Sunday, September 3, 2006

Pope Gregory the Great Model for all Administrators

From the Sunday Angelus at Asia News Italy:
Benedict XVI emphasized the resistance of Gregory to becoming pope, perhaps also thinking back to his own election and, prior to that, his work in Rome as prefect for the Congregation for the Doctrine of the Faith. Gregory “sought in every way to avert his appointment, but at the end, he had to surrender and, reluctantly leaving the cloisters, he dedicated himself to the community, aware that he was carrying out his duty and of being a simple ‘servant of the servants of God’. ‘Neither is he truly humble, who understands how the good pleasure of the Supernal Will ought to bear sway, and yet contemns its sway. But, submitting himself to the divine disposals, and averse from the vice of obstinacy, it being already prevented with gifts whereby he may profit others also, he ought, when enjoined to undertake supreme rule, in his heart to flee from it, but against his will to obey’ (Pastoral Rule 1,6).”

Benedict XVI then outlined the commitments of St Gregory the Great in the field of liturgy, reform of the clergy, and efforts to integrate the Barbarian and Roman peoples: “With prophetic foresight, Gregory intuited that a new civilization was emerging from the encounter between the Roman heritage and the so-called ‘Barbarian’ peoples, thanks to the cohesive force and moral elevation of Christianity. Monasticism proved to be a source of richness not only for the Church but for the entire society. In poor health but of strong moral temperament, Gregory the Great undertook intense pastoral and civil activities. He left behind a vast body of correspondence, awesome homilies, a renowned commentary on the Book of Job and writings on the life of St Benedict, apart from numerous liturgical texts, famous for the reform of chant that was named ‘Gregorian’ after him. But his most celebrated work is doubtless Pastoral Rule, which for the clergy had the same importance as the Rule of St Benedict had for monks in the Middle Ages.”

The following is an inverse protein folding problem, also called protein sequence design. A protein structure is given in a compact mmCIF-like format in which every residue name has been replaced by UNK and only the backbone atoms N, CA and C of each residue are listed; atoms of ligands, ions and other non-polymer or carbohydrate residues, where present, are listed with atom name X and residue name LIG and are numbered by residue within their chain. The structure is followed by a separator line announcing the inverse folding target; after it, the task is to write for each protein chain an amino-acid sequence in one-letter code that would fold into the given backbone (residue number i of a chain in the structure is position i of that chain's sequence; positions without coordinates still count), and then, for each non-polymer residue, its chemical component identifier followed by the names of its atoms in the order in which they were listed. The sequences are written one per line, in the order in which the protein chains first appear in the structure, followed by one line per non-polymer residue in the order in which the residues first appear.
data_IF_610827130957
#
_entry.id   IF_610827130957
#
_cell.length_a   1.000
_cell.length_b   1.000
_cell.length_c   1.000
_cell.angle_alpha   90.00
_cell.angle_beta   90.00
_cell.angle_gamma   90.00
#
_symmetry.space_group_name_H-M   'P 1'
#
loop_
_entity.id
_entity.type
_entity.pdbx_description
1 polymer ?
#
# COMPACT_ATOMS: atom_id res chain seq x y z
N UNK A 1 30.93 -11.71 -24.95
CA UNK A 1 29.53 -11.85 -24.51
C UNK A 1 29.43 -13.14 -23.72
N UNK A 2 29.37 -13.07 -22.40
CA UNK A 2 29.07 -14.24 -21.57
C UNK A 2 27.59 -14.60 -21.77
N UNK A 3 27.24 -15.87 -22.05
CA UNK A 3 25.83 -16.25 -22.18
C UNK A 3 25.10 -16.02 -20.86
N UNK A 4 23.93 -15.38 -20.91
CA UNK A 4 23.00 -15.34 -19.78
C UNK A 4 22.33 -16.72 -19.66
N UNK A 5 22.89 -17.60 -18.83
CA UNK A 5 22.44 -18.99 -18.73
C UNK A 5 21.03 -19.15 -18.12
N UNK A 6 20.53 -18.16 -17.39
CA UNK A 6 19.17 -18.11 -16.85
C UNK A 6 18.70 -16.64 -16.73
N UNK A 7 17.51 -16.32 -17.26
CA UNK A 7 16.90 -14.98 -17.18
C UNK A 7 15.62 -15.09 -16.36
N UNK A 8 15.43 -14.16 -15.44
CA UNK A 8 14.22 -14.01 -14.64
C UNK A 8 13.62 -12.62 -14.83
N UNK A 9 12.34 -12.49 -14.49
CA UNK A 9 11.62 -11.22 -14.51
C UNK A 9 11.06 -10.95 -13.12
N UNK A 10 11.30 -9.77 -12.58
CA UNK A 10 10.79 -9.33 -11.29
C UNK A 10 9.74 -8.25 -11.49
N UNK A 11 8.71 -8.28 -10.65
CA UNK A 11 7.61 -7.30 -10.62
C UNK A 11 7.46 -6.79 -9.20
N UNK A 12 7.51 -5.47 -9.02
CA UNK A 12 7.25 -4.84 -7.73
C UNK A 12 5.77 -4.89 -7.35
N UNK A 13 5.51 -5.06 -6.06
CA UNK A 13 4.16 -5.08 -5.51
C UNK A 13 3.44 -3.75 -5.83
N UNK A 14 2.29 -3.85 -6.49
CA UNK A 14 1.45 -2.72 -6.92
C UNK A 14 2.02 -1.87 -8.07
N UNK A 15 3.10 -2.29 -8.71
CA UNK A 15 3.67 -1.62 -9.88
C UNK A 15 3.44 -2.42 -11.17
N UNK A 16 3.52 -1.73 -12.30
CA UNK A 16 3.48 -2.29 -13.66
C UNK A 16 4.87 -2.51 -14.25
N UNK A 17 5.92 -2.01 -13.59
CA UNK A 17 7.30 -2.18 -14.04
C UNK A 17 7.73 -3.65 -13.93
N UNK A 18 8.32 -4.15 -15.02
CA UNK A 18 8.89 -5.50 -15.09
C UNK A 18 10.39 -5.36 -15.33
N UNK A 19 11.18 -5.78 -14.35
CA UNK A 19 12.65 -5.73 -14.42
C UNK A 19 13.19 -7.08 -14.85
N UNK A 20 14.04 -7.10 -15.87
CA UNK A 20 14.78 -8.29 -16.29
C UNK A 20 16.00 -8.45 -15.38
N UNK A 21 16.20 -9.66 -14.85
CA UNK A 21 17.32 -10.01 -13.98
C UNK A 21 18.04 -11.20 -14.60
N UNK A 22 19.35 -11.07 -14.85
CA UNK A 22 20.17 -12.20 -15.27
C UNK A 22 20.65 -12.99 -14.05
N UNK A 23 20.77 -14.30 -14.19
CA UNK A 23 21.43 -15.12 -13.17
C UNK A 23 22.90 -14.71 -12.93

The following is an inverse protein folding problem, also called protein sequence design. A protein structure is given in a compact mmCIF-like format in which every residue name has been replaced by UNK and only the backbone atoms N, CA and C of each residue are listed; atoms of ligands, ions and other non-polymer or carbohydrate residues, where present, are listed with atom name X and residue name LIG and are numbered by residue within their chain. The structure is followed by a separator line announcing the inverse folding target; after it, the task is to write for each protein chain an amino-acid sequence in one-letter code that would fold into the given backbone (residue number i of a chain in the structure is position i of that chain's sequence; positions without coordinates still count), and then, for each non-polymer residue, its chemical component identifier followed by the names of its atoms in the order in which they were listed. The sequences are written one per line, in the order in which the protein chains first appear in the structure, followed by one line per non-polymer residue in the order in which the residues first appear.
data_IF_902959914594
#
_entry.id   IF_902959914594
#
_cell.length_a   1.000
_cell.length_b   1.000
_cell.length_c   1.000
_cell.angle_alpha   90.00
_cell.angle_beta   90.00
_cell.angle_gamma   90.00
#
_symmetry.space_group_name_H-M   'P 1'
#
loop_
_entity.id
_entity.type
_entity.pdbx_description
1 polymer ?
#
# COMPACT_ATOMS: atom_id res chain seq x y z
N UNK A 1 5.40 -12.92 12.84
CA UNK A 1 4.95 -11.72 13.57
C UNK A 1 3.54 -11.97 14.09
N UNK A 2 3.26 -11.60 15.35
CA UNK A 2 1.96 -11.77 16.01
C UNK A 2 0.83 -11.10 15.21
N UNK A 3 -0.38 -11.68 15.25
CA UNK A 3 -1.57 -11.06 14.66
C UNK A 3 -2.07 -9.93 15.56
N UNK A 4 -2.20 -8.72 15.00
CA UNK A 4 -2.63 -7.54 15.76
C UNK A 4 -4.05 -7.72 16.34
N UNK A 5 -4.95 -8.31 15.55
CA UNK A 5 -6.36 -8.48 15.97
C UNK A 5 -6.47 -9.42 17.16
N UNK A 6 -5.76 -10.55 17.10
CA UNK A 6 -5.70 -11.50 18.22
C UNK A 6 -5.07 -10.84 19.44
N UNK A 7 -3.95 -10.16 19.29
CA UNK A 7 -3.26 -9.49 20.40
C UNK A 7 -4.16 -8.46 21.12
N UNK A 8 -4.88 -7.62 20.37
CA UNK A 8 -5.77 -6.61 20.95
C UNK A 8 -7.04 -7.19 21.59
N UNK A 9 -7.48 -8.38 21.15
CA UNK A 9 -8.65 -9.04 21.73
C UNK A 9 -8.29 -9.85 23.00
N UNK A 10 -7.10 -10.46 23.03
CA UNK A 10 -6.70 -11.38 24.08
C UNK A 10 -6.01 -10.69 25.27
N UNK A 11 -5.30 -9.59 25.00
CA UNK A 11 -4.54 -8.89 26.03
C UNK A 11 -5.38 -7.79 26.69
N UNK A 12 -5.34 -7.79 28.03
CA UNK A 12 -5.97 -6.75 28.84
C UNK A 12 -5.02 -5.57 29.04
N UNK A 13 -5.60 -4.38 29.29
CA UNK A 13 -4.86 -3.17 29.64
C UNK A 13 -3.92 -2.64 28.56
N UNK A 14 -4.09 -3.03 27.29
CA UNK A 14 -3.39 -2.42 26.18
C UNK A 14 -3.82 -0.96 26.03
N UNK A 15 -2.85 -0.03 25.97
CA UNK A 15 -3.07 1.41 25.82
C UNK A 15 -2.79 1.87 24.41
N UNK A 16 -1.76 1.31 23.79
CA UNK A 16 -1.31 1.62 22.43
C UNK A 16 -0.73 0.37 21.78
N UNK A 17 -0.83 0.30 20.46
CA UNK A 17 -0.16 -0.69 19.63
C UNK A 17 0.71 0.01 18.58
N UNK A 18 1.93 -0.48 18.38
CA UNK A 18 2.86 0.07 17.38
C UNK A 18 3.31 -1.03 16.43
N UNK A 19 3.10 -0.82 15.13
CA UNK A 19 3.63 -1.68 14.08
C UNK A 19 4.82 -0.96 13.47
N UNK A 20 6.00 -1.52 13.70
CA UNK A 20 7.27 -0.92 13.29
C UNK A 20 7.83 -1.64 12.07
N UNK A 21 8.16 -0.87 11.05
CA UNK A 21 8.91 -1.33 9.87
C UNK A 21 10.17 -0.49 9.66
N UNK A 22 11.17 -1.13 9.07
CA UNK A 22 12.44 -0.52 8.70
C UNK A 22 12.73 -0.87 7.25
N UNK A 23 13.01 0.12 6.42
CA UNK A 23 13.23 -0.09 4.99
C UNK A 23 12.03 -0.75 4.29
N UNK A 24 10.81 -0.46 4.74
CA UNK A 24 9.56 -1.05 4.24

Gregory the Great also inspired Vatican Council II: “The life of a shepherd of souls must be a balanced synthesis of contemplation and action, animated by the love that ‘rises wonderfully to high things when it is compassionately drawn to the low things of neighbours; and the more kindly it descends to the weak things of this world, the more vigorously it recurs to the things on high’ (II,5). The Fathers of Vatican Council II were inspired by this ever relevant teaching to describe the image of the Shepherd of our times.” The final prayer was to the Virgin Mary, “that the example and teaching of St Gregory the Great may be followed by Shepherds of the Church and also by managers of civil institutions.”